Thursday | 02 April | 2020
By Nico Strydom
The Covid-19 pandemic brought along numerous uncertainties together with possible feelings of panic and fear.
According to two clinical psychologists at the Institute for Psychology and Wellbeing (IPW) at the North-West University’s Potchefstroon campus it is understandable that a large number of people’s anxiety levels have gone up – not only in South Africa, but worldwide.
“Anxiety is defined as a feeling of concern, nervousness or uneasiness about something with an unsure outcome,” says Kok and Kruger.
They feel that while the threat is real, the psychological risk in this scenario is that people’s manner of thinking could significantly aggravate this already delicate situation. According to Kok and Kruger the international research community predicts that an estimated 95% of people who contract this virus will in reality show only slight to mild symptoms.
“However, it is predicted that the psychological effect of the current pandemic could have a very serious effect on the mental health of people around the world.”
Kok and Kruger says the measures and regulations announced to try and contain the pandemic, such as self-isolation, social distancing and quarantine, are unnatural and compulsory changes in behaviour, which create a new set of mental-health challenges.
“We are also being locked down with our immediate family members or housemates, and this can cause significant strain on relationships, which could lead to further mental-health challenges. Although many people have the ability to work from home, telecommunication will bring along its own frustrations and challenges, such as miscommunication, problems with reception and the health challenges caused by the fact that you are computer-bound the whole day.”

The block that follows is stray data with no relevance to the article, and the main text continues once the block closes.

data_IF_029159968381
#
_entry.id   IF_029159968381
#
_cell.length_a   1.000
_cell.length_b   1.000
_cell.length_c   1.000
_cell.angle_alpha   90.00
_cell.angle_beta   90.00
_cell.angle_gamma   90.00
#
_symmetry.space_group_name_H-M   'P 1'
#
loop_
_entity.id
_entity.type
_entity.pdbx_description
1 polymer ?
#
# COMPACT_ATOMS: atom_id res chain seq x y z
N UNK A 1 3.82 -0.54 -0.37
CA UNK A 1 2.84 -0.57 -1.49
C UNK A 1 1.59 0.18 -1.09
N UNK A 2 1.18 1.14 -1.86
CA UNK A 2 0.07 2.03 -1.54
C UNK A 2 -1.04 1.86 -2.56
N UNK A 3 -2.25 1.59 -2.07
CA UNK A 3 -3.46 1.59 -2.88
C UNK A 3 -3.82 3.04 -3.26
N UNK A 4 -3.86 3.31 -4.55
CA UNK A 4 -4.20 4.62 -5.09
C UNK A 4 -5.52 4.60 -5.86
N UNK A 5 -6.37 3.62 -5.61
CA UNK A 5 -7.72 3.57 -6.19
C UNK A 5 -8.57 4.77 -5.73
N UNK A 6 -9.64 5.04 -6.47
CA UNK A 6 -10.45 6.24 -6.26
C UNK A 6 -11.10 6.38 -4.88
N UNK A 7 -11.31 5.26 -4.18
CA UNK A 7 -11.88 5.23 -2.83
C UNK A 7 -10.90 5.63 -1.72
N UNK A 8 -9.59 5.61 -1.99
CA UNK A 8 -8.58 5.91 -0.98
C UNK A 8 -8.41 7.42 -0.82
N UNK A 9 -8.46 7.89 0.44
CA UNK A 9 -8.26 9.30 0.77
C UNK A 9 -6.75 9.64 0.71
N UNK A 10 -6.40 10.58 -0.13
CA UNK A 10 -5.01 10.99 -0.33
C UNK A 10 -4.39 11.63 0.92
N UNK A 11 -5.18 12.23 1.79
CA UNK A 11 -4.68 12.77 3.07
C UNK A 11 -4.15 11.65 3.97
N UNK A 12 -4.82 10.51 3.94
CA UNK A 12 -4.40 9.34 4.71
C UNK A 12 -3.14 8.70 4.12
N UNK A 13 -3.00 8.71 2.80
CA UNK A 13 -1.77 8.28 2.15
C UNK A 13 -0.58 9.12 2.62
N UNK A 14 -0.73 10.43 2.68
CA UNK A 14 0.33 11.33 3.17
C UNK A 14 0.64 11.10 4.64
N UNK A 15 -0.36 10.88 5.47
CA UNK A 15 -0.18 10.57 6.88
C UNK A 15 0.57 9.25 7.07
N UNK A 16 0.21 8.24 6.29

According to Kok and Kruger it is therefore important to find ways of adapting to the new reality. They explain that if the focus is on factors that can be controlled, such as behaviour and thought processes, it has the potential of giving people new routine and clear focus.
“Even if the consequences of Covid-19 are already far-reaching and palpable, it does not mean that we are without hope and power. Now is not the time to become panic-stricken, but neither must we stay unaware of this worldwide threat or deny it. Now is the time to stand together, be careful and to take care of ourselves and others.”
Kok and Kruger’s practical proposals for handling the anxiety are the following:
- Have a plan ready. “Be more proactive: practise clear health behaviour, wash your hands, avoid places with a lot of people and follow the government’s lockdown instructions – but do not sit in the proverbial rocking chair all day long.”
- Focus on things that matter. “Spend time on a few things that matter, or on hobbies for which you seldom have time (within limits), build relationships, read more and get enough rest, etc. Focus on those things that matter most in your life!
- Maintain perspective. “Although the threat is real, do not underestimate the human body’s capability of combating a virus. Be sensible, but don’t stop living. Focus on those things that you can control.”
* All information was correct at the time of publication.